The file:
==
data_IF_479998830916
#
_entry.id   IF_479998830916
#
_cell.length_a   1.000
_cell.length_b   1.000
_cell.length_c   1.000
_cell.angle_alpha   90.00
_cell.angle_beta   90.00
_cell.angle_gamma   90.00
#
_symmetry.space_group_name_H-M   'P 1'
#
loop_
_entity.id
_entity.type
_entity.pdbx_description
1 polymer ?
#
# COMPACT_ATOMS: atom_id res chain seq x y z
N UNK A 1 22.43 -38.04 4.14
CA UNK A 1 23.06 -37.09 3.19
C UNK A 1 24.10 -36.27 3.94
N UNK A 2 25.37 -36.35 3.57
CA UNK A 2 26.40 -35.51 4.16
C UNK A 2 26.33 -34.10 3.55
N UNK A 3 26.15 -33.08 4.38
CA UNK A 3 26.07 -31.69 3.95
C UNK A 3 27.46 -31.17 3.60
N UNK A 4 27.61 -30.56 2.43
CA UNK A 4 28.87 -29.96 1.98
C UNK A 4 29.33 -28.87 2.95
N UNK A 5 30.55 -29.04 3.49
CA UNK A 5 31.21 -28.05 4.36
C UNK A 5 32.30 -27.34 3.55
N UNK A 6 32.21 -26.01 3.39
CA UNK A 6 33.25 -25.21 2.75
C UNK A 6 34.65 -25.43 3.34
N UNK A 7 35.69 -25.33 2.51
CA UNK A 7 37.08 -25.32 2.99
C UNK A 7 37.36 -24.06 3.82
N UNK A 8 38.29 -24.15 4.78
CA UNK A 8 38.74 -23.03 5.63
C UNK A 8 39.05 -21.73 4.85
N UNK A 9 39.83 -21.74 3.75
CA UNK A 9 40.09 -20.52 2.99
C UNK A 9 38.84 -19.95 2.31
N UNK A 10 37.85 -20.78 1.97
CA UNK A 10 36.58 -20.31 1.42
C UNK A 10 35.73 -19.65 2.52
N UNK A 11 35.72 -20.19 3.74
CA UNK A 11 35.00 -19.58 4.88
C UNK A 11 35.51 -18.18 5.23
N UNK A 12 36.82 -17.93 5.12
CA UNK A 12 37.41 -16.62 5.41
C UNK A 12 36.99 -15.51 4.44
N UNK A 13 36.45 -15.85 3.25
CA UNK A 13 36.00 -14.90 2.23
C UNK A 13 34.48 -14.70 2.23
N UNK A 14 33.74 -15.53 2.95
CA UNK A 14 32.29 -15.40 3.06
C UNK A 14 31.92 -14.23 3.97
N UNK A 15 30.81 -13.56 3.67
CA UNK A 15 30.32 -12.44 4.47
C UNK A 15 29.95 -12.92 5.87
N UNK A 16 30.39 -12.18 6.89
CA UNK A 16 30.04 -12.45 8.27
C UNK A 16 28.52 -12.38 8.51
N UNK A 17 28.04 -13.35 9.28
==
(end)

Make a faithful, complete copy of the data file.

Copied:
data_IF_479998830916
#
_entry.id   IF_479998830916
#
_cell.length_a   1.000
_cell.length_b   1.000
_cell.length_c   1.000
_cell.angle_alpha   90.00
_cell.angle_beta   90.00
_cell.angle_gamma   90.00
#
_symmetry.space_group_name_H-M   'P 1'
#
loop_
_entity.id
_entity.type
_entity.pdbx_description
1 polymer ?
#
# COMPACT_ATOMS: atom_id res chain seq x y z
N UNK A 1 22.43 -38.04 4.14
CA UNK A 1 23.06 -37.09 3.19
C UNK A 1 24.10 -36.27 3.94
N UNK A 2 25.37 -36.35 3.57
CA UNK A 2 26.40 -35.51 4.16
C UNK A 2 26.33 -34.10 3.55
N UNK A 3 26.15 -33.08 4.38
CA UNK A 3 26.07 -31.69 3.95
C UNK A 3 27.46 -31.17 3.60
N UNK A 4 27.61 -30.56 2.43
CA UNK A 4 28.87 -29.96 1.98
C UNK A 4 29.33 -28.87 2.95
N UNK A 5 30.55 -29.04 3.49
CA UNK A 5 31.21 -28.05 4.36
C UNK A 5 32.30 -27.34 3.55
N UNK A 6 32.21 -26.01 3.39
CA UNK A 6 33.25 -25.21 2.75
C UNK A 6 34.65 -25.43 3.34
N UNK A 7 35.69 -25.33 2.51
CA UNK A 7 37.08 -25.32 2.99
C UNK A 7 37.36 -24.06 3.82
N UNK A 8 38.29 -24.15 4.78
CA UNK A 8 38.74 -23.03 5.63
C UNK A 8 39.05 -21.73 4.85
N UNK A 9 39.83 -21.74 3.75
CA UNK A 9 40.09 -20.52 2.99
C UNK A 9 38.84 -19.95 2.31
N UNK A 10 37.85 -20.78 1.97
CA UNK A 10 36.58 -20.31 1.42
C UNK A 10 35.73 -19.65 2.52
N UNK A 11 35.72 -20.19 3.74
CA UNK A 11 35.00 -19.58 4.88
C UNK A 11 35.51 -18.18 5.23
N UNK A 12 36.82 -17.93 5.12
CA UNK A 12 37.41 -16.62 5.41
C UNK A 12 36.99 -15.51 4.44
N UNK A 13 36.45 -15.85 3.25
CA UNK A 13 36.00 -14.90 2.23
C UNK A 13 34.48 -14.70 2.23
N UNK A 14 33.74 -15.53 2.95
CA UNK A 14 32.29 -15.40 3.06
C UNK A 14 31.92 -14.23 3.97
N UNK A 15 30.81 -13.56 3.67
CA UNK A 15 30.32 -12.44 4.47
C UNK A 15 29.95 -12.92 5.87
N UNK A 16 30.39 -12.18 6.89
CA UNK A 16 30.04 -12.45 8.27
C UNK A 16 28.52 -12.38 8.51
N UNK A 17 28.04 -13.35 9.28